And there it is in the music ... a butterfly. A flute sound, fluttering over the swell of other instruments at one point. "The butterfly," Scott says, smiling, when it sounds as I listen to the piece on his computer (it has, as yet, never been performed by orchestra).

 

The symphony, about 11 minutes long, is built around "a seven-note motif reiterated in myriad forms throughout. At times declamatory, at times gentle," Scott writes in the performance notes.

 

There are other interwoven melodic figures, sometimes featuring horns and strings, other times harp, oboe and trombone, with the whole composition cohering so harmonically and agreeably, like water itself, even as it assumes radically different shapes.

 

The symphony is turbulent with crescendo, of horns and harp in one phase, grooves on a jazz-flavoured trombone solo in another, floats contemplatively on a woodwind chorale in yet another, then releases tension with French horn or pizzicato strings.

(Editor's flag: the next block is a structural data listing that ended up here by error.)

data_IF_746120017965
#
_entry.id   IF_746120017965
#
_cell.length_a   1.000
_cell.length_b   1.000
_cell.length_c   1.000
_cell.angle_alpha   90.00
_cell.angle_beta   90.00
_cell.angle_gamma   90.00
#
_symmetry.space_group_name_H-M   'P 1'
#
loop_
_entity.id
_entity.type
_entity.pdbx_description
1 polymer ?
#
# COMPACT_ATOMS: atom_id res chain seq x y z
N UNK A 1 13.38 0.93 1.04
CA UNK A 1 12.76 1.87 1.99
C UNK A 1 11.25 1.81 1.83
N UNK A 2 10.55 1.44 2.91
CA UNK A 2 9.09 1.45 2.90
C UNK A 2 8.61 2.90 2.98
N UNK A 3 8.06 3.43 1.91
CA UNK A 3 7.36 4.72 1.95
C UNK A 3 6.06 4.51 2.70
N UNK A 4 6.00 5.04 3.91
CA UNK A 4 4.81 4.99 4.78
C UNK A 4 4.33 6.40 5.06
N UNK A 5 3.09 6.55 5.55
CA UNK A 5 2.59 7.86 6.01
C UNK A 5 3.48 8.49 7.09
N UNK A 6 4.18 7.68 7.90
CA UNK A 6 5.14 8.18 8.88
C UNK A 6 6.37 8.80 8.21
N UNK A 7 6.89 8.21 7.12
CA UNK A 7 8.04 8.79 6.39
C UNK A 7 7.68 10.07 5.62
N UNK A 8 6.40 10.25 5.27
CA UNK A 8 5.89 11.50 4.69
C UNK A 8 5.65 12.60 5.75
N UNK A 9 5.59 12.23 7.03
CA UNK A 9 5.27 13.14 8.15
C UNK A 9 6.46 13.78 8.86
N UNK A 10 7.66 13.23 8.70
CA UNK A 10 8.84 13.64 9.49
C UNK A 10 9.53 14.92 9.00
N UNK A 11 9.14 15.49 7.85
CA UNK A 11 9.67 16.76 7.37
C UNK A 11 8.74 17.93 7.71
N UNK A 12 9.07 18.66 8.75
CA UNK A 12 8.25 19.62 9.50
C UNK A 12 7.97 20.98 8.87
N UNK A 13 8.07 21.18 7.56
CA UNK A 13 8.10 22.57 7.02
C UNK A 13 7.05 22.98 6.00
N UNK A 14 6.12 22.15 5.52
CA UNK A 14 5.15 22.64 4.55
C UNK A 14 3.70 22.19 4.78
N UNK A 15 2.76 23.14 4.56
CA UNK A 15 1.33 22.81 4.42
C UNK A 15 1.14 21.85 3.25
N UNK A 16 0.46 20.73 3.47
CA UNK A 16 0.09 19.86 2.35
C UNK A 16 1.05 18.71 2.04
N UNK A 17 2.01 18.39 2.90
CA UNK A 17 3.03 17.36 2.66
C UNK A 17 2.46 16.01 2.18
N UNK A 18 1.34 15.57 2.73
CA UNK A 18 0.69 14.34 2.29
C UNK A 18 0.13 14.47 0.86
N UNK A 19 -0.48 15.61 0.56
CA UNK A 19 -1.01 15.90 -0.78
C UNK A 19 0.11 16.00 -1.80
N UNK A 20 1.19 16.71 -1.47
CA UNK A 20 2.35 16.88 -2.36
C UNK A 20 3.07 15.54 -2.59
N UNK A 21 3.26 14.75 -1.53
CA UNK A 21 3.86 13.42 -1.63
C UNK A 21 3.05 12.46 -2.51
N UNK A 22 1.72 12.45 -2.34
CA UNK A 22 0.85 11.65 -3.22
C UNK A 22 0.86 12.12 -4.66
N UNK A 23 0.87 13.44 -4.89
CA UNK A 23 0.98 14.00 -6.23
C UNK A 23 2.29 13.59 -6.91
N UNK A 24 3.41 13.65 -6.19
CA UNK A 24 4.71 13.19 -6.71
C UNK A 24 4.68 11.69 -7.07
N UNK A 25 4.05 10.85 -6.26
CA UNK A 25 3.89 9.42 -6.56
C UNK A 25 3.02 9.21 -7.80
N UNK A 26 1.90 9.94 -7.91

"I wanted the harp to play a big part," says Scott. And it does, with cascading arpeggios.

 

In a work that operates in several musical idioms (classical, yes, but also jazz and popular), an almost tangible sense of the waterfalls' attraction emerges. There's the seduction of these natural wonders, but also the power and implicit danger (aided along by human carelessness and stupidity) that we've come to know too well this year.

 

"It's a love song to this city," says Scott, who grew up in Midland and thought, when he moved to Toronto, that it was the most wonderful place, until he transplanted himself to Hamilton and found it a truer home, a city, that had everything for him.

 

Not least of all, waterfalls.

 

The world première is at the DVO's fall fair concert, starting at 3 p.m. at St. Paul's United Church, 29 Park St. West in Dundas, on Sunday, Nov. 12. Admission free, donations accepted.

 

 

City of Waterfalls

WHAT: World première of 'City of Waterfalls,' by Scott Whittington

WHERE: St. Paul's United Church, 29 Park St. W., Dundas

WHEN: Sunday, Nov. 12, 3 p.m. on a program with pieces by Vivaldi, Woody Herman, Elgar and others. Admission free, donations accepted.

 

 

by Jeff Mahoney

Jeff Mahoney is a columnist with the Hamilton Spectator.

jmahoney@thespec.com

 

 

 

“I like to call it jazz-flavoured bistro entertainment.…”